I brought home about four IDE hard disks from the US, at least one of which I hoped to use in my Xbox console if they still functioned adequately. Unfortunately, I failed to take into account that I don't have easy access to a computer capable of reading them, so I had to cobble something together.

I managed to misplace the sole 40-pin IDE cable I had left, so I asked Dad if he had one. He did one better, and brought around an old PC he had laying on the back porch that he'd been meaning to throw out - it's my problem. I fired it up and it's an old Pentium III box with Windows XP - that'd do for inspecting any of the disks that are FAT32 formatted.

Expecting to find lots of interesting old stuff, like old text files I wrote and things like that, I hooked the first hard disk up - starting from largest to smallest. Turn the machine back on and... nothing. Looks like it died? I spent about 30 minutes trying to get it to boot again, but it looks like it's given up the ghost. I'm not sure if anything on it is still worth something to retro computing collectors (old Wintel machines aren't interesting to me whatsoever) but I may just end up throwing the whole thing out after all. I took an IDE cable out of it and shifted it off the bench.

Next up I pulled out the old P4 that I removed from Grandma's house when we replaced it with a laptop, but it turns out it only has a floppy port and SATA, no IDE ports! Bummer. I eventually cobbled together another old P4, which had a dead power supply, and a FreeBSD installation on it, and used that to inspect things.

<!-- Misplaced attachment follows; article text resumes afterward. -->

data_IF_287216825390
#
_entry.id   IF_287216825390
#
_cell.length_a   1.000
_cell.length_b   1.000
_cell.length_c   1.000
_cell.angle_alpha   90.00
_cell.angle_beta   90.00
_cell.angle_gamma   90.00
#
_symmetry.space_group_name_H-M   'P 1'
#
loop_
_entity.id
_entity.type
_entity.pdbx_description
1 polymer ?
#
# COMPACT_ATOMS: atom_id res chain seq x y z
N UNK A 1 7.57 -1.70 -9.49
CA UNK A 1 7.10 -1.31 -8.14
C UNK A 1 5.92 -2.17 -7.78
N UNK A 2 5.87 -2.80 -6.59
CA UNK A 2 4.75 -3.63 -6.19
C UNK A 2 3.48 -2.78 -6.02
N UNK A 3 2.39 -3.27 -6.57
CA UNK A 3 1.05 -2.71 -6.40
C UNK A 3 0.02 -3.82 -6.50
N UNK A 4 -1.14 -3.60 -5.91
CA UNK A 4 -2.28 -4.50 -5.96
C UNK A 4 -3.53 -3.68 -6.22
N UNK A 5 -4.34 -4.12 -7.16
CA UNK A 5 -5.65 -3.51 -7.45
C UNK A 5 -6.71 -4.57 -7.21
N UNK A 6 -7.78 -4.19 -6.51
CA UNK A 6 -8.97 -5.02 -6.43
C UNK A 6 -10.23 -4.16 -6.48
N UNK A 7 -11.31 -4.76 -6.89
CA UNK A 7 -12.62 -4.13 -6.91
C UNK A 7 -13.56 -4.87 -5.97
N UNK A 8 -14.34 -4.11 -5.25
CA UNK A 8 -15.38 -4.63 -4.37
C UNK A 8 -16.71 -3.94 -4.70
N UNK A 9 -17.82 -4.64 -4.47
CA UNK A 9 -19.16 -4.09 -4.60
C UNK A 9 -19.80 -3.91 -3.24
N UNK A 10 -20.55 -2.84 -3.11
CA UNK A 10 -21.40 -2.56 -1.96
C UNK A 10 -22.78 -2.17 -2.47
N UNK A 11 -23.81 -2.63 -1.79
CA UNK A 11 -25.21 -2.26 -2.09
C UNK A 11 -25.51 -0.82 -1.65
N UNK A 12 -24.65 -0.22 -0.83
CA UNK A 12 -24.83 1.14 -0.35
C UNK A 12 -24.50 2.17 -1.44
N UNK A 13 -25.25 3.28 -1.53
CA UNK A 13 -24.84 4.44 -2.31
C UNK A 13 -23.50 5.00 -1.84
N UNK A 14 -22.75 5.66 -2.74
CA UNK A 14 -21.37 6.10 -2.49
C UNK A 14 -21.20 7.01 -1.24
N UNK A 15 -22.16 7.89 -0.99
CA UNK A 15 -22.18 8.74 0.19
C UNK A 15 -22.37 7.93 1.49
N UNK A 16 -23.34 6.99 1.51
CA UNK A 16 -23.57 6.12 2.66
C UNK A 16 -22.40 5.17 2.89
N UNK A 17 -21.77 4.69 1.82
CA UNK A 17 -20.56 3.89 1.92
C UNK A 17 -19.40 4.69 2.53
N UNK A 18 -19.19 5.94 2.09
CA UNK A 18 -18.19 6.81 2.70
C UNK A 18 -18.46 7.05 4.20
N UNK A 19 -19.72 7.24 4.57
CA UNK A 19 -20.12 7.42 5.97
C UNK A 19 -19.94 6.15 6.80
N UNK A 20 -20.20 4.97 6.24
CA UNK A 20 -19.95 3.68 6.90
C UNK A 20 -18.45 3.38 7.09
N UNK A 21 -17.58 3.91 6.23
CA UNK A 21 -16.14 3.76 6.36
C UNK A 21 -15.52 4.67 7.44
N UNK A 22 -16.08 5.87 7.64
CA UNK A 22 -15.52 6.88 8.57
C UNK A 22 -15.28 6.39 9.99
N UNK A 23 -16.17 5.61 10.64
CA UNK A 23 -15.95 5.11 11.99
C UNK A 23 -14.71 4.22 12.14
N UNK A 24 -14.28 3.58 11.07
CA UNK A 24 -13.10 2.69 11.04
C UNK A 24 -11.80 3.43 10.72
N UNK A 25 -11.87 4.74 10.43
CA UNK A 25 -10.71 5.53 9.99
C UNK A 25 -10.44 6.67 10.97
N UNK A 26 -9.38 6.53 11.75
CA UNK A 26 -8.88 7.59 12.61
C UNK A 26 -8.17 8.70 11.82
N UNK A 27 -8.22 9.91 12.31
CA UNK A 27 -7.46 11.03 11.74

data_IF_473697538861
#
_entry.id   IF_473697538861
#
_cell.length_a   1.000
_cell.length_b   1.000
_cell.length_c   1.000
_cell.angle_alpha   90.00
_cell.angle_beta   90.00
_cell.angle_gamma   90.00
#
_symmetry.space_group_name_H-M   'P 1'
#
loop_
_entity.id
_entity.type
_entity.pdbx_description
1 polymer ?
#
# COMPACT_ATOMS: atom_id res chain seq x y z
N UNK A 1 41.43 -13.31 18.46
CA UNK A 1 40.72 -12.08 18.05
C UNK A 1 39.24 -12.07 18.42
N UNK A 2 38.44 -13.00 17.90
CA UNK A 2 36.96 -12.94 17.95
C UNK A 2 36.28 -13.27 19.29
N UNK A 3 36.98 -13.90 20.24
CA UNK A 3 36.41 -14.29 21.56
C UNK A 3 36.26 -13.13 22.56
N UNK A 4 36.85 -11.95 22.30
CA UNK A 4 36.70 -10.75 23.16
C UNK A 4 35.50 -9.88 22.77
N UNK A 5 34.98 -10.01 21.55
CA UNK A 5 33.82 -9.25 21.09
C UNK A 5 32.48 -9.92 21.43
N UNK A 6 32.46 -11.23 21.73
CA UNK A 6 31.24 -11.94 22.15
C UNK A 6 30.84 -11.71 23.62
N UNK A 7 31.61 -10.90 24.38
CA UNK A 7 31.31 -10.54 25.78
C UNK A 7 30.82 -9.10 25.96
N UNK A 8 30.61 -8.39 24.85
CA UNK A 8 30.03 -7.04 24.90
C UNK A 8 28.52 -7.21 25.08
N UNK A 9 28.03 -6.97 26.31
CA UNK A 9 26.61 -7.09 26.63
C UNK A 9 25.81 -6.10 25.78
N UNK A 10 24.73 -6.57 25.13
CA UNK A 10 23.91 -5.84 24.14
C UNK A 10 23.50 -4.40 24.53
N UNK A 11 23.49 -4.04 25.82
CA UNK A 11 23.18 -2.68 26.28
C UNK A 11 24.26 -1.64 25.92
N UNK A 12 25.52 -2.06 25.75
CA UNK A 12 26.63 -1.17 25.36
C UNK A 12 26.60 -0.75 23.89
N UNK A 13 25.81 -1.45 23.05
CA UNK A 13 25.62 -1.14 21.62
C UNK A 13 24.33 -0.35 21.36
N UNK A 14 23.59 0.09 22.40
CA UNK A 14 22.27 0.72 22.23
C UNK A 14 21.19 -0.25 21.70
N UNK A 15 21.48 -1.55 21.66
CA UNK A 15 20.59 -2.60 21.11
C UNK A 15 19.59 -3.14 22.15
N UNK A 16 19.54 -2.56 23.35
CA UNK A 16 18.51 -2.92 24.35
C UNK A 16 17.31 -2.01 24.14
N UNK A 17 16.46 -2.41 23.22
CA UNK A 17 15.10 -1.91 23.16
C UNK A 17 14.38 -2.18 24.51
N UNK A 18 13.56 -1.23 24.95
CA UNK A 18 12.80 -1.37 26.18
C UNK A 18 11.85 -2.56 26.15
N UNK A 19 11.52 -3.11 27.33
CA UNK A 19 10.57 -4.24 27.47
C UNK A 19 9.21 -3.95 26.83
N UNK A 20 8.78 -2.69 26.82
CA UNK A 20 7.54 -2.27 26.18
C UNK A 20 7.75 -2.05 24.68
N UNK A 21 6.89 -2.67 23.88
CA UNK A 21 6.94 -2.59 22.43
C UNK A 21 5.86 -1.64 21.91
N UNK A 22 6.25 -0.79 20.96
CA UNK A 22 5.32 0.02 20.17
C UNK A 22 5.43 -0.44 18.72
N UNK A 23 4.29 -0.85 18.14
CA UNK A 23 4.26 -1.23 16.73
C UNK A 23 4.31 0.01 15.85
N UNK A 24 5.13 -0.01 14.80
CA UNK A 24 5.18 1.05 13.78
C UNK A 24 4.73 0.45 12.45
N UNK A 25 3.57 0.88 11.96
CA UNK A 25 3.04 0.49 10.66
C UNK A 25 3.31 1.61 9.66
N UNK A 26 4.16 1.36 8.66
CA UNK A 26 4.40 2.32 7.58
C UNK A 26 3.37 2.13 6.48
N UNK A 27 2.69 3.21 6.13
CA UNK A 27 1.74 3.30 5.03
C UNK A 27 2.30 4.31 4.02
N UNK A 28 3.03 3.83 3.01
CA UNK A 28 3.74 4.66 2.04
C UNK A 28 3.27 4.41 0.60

I set the machine up on the network with the disk in it, configured Samba to share /mnt with everyone, and mounted each disk in turn on it then used my laptop to have a look. I found... zip. Nothing really interesting at all on most of the disks. I did back up a couple of Python scripts I wrote that I'm not sure if I have other copies of or not, but that was it. How disappointing!

The 160GB hard disk works well (the largest disk I brought back), so I'll put it on the Xbox. The others, I might see if anyone else wants them, so I used dd to write random bullshit over all of them. The 80GB disk took about 2 hours to scrub, and the others took less (but not as much less, considering they were slower). I don't know if there's much on there that's personal that would be interesting to anyone, but better to at least pretend I maintain some sort of opsec.

Now all I have to do is dig out the Xbox and try set up the new disk in it.

Horsham, VIC, Australia fwaggle

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